For once, Washington public-relations executives and communications employees have a legitimate excuse to be missing in action during a crisis. Those who work for the government or count it among their clients could be hit with hefty fines if found working during the current shutdown.
But if a couple days off stretches into next week and beyond, PR execs say, they may have their own financial crisis on their hands.
The shutdown -- the product of budget disagreements in Congress -- has furloughed government employees deemed nonessential. The communications department at the IRS apparently fits the bill, judging by this email sent earlier in the week:
"Due to the lapse in appropriations, IRS operations are limited and the IRS Media Relations office will be closed during the shutdown. Please be advised that by law, we are unable to conduct normal daily operations during this time. Therefore, we are unable to respond to your media requests during the shutdown. We apologize for this inconvenience. For urgent matters, you may leave a phone message at 202-622-4000. We will respond as soon as we are able to resume normal operations. Thank you."
And while outside PR and ad agencies aren't required to shut their doors, those serving government clients are scrambling to repurpose staff as uncertainty surrounding the length of the shutdown tests their morale and financial resilience.
"As both a citizen and business leader, I hope Congress finds its responsible self," said Robert Mathias, CEO of Ogilvy PR North America. "It's not good for our business or for the American people. When you stop work on a portion of your business, it causes any number of staffing issues from redeployment and beyond. We are in a good place now because our business is strong and we have been able to redeploy staff in the short-to-medium-term."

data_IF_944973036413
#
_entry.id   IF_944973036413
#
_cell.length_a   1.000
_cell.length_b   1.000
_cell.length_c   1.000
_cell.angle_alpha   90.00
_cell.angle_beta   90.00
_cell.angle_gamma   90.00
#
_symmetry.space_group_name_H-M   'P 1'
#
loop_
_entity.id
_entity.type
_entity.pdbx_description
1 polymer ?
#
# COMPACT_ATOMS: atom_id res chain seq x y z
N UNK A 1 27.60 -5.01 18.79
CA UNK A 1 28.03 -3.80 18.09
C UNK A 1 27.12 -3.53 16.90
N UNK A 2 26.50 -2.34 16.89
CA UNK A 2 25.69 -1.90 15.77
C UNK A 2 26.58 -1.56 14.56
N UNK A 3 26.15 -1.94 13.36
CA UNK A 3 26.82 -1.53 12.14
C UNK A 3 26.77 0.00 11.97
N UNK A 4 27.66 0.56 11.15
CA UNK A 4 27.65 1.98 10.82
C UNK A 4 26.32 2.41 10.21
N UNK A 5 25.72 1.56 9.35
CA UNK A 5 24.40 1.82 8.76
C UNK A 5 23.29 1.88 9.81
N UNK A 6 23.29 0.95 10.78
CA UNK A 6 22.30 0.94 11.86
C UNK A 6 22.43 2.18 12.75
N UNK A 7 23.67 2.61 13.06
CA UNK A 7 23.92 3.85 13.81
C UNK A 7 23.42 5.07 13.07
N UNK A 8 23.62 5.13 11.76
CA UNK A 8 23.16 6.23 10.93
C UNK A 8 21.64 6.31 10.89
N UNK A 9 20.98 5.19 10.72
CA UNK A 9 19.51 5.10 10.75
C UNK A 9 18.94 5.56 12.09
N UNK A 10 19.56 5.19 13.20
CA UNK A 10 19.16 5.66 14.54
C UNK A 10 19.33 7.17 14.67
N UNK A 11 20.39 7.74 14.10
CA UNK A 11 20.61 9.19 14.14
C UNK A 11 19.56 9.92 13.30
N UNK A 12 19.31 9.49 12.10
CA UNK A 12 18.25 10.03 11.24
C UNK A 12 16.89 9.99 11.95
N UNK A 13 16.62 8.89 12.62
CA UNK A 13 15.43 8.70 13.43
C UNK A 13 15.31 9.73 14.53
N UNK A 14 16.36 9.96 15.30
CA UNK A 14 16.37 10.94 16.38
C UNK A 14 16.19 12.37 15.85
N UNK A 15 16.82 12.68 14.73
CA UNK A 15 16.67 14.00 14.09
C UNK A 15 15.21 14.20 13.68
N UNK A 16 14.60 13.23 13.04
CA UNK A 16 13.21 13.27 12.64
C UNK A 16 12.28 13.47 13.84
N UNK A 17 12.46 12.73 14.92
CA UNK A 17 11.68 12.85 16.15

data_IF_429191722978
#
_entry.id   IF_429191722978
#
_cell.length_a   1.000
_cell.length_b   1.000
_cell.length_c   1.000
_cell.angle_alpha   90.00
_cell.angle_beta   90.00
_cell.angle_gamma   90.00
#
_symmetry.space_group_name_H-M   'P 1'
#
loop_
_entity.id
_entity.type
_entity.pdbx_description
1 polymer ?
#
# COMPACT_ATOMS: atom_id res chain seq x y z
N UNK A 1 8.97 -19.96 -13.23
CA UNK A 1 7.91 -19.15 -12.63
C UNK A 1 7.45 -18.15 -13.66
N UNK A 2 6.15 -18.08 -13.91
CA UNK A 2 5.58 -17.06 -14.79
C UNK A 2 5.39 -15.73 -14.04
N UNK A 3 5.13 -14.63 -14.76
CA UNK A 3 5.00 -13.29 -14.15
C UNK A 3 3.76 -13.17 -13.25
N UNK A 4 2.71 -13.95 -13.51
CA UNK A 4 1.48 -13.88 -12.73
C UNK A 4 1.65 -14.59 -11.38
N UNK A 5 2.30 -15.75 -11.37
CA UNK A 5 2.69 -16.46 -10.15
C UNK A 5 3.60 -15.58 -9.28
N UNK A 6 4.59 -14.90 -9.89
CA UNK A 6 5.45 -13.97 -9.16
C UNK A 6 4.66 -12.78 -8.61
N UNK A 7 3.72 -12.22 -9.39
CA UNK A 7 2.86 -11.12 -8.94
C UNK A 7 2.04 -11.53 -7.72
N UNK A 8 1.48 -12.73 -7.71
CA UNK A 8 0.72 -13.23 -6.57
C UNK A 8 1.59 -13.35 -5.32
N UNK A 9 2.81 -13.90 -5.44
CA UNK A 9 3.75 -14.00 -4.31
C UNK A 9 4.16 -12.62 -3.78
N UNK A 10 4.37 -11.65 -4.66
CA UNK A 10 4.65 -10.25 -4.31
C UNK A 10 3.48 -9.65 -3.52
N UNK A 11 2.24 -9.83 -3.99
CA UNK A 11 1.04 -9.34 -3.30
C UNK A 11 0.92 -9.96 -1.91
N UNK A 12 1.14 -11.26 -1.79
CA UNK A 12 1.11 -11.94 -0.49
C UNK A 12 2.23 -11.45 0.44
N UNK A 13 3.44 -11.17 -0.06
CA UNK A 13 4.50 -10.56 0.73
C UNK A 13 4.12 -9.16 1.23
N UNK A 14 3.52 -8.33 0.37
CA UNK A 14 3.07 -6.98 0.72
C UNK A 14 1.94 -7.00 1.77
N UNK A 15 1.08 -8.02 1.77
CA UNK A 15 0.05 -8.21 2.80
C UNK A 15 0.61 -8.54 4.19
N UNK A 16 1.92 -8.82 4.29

If the shutdown lasts much longer than a week, however, most agencies with government clients will begin to feel the pain as the government tends to be a big spender.
The U.S. Government, which is number 50 in the Ad Age DataCenter's 100 Leading National Advertisers ranking, spent $826.8 million on total advertising and promotions in 2012, according to the DataCenter. The U.S. Postal Service -- which actually won't lose funding during the shutdown -- is the largest spending brand in that entity, followed by Marine Corp., Army, Navy, HHS, Drive Sober, National Highway Traffic Safety Administration, Amtrak, Air Force, CDC, Independent Foreclosure Review and Job Corps.
"We are not experiencing any immediate fee impact," said Edelman's Washington D.C. President Rob Rehg. "However, the longer the shutdown continues we will start temporarily losing fees, beginning next week. Some of our government contract work will continue at full speed and full funding, including our work for [Centers for Medicare & Medicaid Services] to help get people enrolled in the new healthcare exchanges. Other government contracts will be put on pause until the government is operating fully again."